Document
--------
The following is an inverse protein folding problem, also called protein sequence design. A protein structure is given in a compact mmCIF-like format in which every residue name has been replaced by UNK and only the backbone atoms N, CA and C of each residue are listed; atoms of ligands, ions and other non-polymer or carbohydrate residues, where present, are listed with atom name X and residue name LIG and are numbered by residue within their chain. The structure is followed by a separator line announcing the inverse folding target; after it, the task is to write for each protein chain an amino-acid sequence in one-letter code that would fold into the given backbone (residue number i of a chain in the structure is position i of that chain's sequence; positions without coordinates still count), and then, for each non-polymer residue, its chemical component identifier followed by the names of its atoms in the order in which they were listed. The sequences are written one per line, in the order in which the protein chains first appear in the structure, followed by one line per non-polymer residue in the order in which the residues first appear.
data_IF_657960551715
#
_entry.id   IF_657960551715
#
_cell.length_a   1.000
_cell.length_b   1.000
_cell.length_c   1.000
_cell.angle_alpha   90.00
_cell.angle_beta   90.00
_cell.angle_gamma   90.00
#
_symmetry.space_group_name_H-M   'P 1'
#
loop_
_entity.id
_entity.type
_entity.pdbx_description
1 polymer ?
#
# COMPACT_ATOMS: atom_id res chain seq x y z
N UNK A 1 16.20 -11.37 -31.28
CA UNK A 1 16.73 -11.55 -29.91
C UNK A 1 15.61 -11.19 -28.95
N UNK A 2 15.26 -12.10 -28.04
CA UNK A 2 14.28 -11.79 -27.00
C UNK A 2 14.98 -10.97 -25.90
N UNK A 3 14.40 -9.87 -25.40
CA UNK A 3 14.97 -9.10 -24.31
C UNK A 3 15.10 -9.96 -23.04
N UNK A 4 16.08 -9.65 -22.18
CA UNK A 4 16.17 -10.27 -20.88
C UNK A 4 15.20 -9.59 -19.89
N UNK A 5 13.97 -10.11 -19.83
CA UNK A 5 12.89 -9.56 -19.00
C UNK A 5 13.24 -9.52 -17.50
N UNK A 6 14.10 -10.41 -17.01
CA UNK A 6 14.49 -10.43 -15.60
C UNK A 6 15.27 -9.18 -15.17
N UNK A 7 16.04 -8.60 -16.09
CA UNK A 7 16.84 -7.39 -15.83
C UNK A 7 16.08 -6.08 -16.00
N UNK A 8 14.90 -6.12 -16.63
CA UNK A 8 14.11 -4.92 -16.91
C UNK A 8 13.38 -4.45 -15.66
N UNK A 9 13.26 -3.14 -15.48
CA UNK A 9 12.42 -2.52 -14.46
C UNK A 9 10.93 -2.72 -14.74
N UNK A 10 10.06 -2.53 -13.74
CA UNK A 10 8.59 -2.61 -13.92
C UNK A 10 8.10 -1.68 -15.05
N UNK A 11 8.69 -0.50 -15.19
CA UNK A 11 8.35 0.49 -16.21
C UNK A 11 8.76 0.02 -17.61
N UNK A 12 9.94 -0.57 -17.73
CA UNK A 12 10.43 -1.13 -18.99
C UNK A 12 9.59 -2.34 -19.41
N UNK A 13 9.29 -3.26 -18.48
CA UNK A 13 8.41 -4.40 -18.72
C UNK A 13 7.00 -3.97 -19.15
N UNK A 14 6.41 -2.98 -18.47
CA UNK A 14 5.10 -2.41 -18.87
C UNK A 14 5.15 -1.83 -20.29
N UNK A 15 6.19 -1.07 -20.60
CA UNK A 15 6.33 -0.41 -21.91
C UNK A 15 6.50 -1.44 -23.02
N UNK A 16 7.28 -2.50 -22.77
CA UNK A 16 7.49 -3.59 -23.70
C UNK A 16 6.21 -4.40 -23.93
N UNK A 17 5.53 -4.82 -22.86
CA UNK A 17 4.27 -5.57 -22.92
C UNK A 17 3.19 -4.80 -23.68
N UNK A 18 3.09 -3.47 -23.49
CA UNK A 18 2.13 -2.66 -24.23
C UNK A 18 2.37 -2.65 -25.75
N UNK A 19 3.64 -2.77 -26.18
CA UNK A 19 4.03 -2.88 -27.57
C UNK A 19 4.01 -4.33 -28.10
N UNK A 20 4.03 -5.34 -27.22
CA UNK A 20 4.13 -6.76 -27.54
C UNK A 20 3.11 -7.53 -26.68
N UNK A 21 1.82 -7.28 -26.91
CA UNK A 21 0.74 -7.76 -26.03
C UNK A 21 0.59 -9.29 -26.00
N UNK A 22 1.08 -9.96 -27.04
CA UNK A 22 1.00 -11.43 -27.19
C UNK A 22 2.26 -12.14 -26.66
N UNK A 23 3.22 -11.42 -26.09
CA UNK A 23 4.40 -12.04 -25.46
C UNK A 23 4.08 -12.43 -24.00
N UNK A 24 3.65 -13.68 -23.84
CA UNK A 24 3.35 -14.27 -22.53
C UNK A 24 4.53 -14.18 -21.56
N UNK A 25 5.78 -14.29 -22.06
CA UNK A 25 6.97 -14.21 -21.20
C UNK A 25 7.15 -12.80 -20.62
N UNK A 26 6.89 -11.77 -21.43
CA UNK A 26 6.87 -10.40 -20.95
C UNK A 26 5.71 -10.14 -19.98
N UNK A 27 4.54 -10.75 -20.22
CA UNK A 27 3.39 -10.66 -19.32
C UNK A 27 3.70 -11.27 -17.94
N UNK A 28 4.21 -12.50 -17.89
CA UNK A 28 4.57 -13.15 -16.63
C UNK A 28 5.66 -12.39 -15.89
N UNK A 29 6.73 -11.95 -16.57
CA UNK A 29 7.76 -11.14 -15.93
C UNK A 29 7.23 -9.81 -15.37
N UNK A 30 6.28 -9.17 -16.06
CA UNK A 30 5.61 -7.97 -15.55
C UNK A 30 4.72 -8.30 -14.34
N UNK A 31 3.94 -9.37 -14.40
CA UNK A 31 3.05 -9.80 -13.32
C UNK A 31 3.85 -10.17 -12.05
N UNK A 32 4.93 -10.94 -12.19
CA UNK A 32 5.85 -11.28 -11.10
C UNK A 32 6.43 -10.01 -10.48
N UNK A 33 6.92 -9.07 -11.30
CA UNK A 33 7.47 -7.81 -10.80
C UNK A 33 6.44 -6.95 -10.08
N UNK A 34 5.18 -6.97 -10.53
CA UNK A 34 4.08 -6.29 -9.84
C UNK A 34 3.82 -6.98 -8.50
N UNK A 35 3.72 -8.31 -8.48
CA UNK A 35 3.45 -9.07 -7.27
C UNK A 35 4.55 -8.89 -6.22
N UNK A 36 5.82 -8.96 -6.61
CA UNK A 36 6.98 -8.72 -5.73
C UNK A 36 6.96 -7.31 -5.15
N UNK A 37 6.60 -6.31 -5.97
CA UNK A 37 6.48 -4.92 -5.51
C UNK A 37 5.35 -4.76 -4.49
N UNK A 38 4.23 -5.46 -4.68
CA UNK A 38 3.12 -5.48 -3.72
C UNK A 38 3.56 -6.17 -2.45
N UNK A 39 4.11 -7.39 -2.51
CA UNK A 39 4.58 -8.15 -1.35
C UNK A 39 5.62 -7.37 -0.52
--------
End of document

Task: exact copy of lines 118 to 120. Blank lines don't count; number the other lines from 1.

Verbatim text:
N UNK A 33 6.92 -9.07 -11.30
CA UNK A 33 7.47 -7.81 -10.80
C UNK A 33 6.44 -6.95 -10.08